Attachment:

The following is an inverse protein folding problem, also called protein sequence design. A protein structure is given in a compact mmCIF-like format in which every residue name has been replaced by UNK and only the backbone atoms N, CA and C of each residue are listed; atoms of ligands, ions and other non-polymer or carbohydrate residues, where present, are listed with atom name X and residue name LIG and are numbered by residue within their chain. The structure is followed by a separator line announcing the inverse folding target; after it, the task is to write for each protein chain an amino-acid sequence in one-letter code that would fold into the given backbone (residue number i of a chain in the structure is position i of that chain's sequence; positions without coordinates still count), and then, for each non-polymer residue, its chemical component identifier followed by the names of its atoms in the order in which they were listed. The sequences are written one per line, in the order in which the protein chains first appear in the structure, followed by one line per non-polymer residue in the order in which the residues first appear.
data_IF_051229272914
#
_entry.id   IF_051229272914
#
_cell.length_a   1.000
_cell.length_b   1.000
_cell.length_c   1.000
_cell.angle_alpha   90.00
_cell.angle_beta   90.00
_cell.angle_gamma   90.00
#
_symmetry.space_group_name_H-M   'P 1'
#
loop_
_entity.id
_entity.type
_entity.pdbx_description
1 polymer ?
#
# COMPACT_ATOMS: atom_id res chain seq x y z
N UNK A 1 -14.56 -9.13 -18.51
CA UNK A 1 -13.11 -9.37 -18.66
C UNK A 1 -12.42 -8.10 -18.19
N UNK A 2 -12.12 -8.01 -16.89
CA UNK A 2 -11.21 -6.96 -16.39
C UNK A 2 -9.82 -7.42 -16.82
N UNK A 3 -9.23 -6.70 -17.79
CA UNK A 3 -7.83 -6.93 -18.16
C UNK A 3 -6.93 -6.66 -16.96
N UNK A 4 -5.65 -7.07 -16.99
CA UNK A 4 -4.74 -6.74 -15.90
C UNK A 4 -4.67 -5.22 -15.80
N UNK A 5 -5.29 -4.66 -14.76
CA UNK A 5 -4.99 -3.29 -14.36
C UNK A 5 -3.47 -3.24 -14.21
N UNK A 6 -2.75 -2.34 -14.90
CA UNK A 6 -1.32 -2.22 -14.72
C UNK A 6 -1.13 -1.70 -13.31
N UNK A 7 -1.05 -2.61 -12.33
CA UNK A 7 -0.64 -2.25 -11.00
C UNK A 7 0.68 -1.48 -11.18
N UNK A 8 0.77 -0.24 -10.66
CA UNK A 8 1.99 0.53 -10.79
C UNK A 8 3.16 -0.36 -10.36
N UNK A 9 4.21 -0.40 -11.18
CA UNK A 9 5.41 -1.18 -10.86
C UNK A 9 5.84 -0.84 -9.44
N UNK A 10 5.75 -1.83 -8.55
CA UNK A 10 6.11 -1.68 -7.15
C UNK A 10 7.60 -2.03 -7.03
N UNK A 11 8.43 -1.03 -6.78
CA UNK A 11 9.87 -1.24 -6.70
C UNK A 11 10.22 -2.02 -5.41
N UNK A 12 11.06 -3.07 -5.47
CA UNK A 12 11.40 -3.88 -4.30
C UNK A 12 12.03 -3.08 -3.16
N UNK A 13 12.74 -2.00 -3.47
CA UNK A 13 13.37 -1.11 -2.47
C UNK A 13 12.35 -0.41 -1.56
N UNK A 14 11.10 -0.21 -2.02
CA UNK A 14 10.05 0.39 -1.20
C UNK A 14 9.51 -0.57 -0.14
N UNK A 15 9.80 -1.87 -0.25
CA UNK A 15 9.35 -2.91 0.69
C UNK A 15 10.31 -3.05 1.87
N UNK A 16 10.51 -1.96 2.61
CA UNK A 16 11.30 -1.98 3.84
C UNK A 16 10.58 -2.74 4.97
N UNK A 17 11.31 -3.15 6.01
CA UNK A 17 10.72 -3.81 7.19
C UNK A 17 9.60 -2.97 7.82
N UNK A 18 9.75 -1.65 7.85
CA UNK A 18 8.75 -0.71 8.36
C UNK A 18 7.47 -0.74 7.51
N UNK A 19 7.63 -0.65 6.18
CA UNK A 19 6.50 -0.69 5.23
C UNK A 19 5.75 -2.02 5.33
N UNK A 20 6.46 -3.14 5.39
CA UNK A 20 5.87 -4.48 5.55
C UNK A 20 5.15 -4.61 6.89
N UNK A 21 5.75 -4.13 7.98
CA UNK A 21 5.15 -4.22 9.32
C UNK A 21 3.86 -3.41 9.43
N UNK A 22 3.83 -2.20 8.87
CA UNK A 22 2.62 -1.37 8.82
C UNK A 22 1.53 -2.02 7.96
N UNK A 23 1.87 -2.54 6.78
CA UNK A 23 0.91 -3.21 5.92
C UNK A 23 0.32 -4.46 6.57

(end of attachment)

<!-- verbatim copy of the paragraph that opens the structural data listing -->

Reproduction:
The following is an inverse protein folding problem, also called protein sequence design. A protein structure is given in a compact mmCIF-like format in which every residue name has been replaced by UNK and only the backbone atoms N, CA and C of each residue are listed; atoms of ligands, ions and other non-polymer or carbohydrate residues, where present, are listed with atom name X and residue name LIG and are numbered by residue within their chain. The structure is followed by a separator line announcing the inverse folding target; after it, the task is to write for each protein chain an amino-acid sequence in one-letter code that would fold into the given backbone (residue number i of a chain in the structure is position i of that chain's sequence; positions without coordinates still count), and then, for each non-polymer residue, its chemical component identifier followed by the names of its atoms in the order in which they were listed. The sequences are written one per line, in the order in which the protein chains first appear in the structure, followed by one line per non-polymer residue in the order in which the residues first appear.